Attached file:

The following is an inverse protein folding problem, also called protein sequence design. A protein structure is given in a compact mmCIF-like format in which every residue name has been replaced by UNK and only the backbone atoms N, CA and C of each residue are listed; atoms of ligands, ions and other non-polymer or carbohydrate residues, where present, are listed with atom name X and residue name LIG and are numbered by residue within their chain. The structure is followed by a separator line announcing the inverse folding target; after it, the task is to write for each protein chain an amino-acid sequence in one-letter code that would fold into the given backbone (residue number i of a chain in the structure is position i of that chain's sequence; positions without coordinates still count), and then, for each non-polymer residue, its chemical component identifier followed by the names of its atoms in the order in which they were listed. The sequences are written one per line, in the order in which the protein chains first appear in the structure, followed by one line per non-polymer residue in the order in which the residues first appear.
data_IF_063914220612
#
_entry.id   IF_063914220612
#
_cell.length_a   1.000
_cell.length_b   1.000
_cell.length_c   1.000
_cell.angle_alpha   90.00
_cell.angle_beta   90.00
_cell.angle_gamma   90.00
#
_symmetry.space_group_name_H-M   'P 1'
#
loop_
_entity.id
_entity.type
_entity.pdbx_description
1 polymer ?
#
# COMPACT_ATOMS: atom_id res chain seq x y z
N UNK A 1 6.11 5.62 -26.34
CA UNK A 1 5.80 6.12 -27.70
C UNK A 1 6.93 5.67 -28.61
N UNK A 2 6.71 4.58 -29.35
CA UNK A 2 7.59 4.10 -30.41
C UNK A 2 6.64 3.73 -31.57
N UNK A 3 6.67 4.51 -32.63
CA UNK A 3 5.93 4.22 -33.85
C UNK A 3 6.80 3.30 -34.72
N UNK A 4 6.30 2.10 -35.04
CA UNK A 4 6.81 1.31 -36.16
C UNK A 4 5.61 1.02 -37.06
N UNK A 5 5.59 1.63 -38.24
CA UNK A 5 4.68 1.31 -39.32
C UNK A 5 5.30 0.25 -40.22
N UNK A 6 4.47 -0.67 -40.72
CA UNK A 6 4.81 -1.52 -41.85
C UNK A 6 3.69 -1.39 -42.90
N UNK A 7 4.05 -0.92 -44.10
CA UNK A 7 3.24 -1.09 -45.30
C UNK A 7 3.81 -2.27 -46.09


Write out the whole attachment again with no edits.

The following is an inverse protein folding problem, also called protein sequence design. A protein structure is given in a compact mmCIF-like format in which every residue name has been replaced by UNK and only the backbone atoms N, CA and C of each residue are listed; atoms of ligands, ions and other non-polymer or carbohydrate residues, where present, are listed with atom name X and residue name LIG and are numbered by residue within their chain. The structure is followed by a separator line announcing the inverse folding target; after it, the task is to write for each protein chain an amino-acid sequence in one-letter code that would fold into the given backbone (residue number i of a chain in the structure is position i of that chain's sequence; positions without coordinates still count), and then, for each non-polymer residue, its chemical component identifier followed by the names of its atoms in the order in which they were listed. The sequences are written one per line, in the order in which the protein chains first appear in the structure, followed by one line per non-polymer residue in the order in which the residues first appear.
data_IF_063914220612
#
_entry.id   IF_063914220612
#
_cell.length_a   1.000
_cell.length_b   1.000
_cell.length_c   1.000
_cell.angle_alpha   90.00
_cell.angle_beta   90.00
_cell.angle_gamma   90.00
#
_symmetry.space_group_name_H-M   'P 1'
#
loop_
_entity.id
_entity.type
_entity.pdbx_description
1 polymer ?
#
# COMPACT_ATOMS: atom_id res chain seq x y z
N UNK A 1 6.11 5.62 -26.34
CA UNK A 1 5.80 6.12 -27.70
C UNK A 1 6.93 5.67 -28.61
N UNK A 2 6.71 4.58 -29.35
CA UNK A 2 7.59 4.10 -30.41
C UNK A 2 6.64 3.73 -31.57
N UNK A 3 6.67 4.51 -32.63
CA UNK A 3 5.93 4.22 -33.85
C UNK A 3 6.80 3.30 -34.72
N UNK A 4 6.30 2.10 -35.04
CA UNK A 4 6.81 1.31 -36.16
C UNK A 4 5.61 1.02 -37.06
N UNK A 5 5.59 1.63 -38.24
CA UNK A 5 4.68 1.31 -39.32
C UNK A 5 5.30 0.25 -40.22
N UNK A 6 4.47 -0.67 -40.72
CA UNK A 6 4.81 -1.52 -41.85
C UNK A 6 3.69 -1.39 -42.90
N UNK A 7 4.05 -0.92 -44.10
CA UNK A 7 3.24 -1.09 -45.30
C UNK A 7 3.81 -2.27 -46.09